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The French term for jigsaw puzzle is "casse-tete", or "break-head", referring to the imputed difficulty of solving.
Jigsaw puzzles were originally created by painting a picture on a flat, rectangular piece of wood, and then cutting that picture into small pieces with a jigsaw, hence the name. Most modern jigsaw puzzles are made out of cardboard, since they are easier and cheaper to mass produce. An enlarged photograph or printed reproduction of a painting or other 2D artwork is then glued onto the cardboard before cutting. The pieces are punch-cut with complex metal dies.
Typical images found on jigsaw puzzles include scenes from nature, buildings, and repetitive designs. Castles and mountains have long been two of the most favorite subjects. Many people solve jigsaw puzzles as a hobby.
Children's jigsaw puzzles come in a great variety of sizes, rated by the number of pieces. Adult jigsaw puzzles typically come in 500-piece and 1,000-piece sizes, and sometimes in 750 pieces, and occasionally 1,500 or 2,000 pieces. These are not the exact counts, which always slightly exceed these.
The method of cutting pieces varies from puzzle line to puzzle line. Many puzzles are termed "fully-interlocking". This means that adjacent pieces are connecting such that if you move one piece horizontally you move all, preserving the connection. Sometimes the connection is tight enough to pick up a solved part holding one piece.
Some fully-interlocking puzzles have pieces all of a similar shape, with rounded tabs out on opposite ends, with corresponding blanks cut into the intervening sides to receive the tabs of adjacent pieces. Other fully-interlocking puzzles may have tabs and blanks variously arranged on each piece, but they usually have four sides, and the numbers of tabs and blanks thus add up to four.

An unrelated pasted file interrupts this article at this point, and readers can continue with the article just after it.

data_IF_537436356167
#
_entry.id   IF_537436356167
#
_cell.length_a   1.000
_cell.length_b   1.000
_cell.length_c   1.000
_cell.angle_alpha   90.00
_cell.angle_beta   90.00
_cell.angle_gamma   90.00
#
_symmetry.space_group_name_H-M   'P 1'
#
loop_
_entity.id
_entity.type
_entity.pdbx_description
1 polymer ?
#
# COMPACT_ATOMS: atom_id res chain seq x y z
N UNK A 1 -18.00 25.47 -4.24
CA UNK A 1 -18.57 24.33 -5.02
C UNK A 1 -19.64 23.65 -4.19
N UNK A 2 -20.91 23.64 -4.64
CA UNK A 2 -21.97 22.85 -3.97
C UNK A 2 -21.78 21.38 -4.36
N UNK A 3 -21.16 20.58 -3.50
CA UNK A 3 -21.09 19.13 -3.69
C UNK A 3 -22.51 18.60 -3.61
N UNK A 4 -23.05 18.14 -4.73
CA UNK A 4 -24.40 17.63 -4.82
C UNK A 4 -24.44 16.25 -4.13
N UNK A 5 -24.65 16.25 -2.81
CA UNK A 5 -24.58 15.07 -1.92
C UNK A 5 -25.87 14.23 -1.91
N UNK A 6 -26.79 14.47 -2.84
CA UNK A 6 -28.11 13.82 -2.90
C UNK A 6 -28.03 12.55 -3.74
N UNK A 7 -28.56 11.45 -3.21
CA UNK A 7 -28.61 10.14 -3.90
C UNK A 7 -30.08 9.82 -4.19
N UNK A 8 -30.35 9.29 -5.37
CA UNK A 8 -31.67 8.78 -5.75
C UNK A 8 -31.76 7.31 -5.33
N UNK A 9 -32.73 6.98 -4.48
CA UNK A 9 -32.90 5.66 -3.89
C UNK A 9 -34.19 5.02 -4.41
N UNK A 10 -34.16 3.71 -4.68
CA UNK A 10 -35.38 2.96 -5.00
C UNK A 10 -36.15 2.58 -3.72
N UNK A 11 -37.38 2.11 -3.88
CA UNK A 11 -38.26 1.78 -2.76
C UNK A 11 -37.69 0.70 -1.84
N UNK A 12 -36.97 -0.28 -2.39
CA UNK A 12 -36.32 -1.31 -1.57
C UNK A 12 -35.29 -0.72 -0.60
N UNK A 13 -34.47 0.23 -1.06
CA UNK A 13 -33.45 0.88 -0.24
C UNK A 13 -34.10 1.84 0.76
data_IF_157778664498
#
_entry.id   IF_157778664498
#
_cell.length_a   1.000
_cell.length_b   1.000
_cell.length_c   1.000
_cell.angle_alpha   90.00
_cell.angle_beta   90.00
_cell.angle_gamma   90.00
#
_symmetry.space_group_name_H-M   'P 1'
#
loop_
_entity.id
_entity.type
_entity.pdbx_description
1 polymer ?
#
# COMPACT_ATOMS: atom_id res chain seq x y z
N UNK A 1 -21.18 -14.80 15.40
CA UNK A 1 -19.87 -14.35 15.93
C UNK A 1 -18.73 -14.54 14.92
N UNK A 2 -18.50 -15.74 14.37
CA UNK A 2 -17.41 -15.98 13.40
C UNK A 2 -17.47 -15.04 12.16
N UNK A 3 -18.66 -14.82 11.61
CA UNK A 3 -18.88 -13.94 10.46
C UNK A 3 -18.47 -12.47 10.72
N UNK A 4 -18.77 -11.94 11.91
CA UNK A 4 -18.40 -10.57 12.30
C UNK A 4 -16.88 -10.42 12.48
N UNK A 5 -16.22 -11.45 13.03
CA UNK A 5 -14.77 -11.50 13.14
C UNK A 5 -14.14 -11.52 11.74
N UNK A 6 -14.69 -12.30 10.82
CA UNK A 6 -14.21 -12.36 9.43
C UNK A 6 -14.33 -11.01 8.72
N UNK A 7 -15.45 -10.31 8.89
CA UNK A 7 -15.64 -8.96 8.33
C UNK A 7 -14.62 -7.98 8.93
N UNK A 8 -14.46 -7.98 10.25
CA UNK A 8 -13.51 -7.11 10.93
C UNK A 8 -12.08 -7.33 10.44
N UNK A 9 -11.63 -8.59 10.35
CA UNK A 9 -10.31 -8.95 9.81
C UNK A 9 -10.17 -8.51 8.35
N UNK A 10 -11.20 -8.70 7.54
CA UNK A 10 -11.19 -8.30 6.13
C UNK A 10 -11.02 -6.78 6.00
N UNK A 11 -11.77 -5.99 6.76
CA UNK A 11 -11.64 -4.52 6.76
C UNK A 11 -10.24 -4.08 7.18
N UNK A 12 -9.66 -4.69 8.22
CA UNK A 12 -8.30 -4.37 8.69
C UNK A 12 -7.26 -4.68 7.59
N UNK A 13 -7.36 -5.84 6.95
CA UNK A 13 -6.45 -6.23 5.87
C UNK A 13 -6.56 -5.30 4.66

Some puzzles also have pieces with non-interlocking sides that are usually slightly curved in complex curves. These are actually the easiest puzzles to solve, since fewer other pieces are potential candidates for mating. However, a solved part is easily messed up by accidental shock etc.
The uniform-shaped fully-interlocking puzzles are the most difficult, because the differences in shapes between pieces can be very subtle. Occasionally, some puzzles have bizarre cuts to make solving more interesting.
A few puzzles are made double-sided, so that they can be solved from either side.
Some people glue completed puzzles to a backing for permanent display. This is a fairly rare practice today, but was more common at a time when puzzles were more of a novelty.
There are also three-dimensional jigsaw puzzles. Many of these are made of wood and require the puzzle to be solved in a certain order; some pieces will not fit in if others are already in place. Also common are puzzle boxes: simple three dimensional jigsaw puzzles with a small drawer or box in the center for storage.
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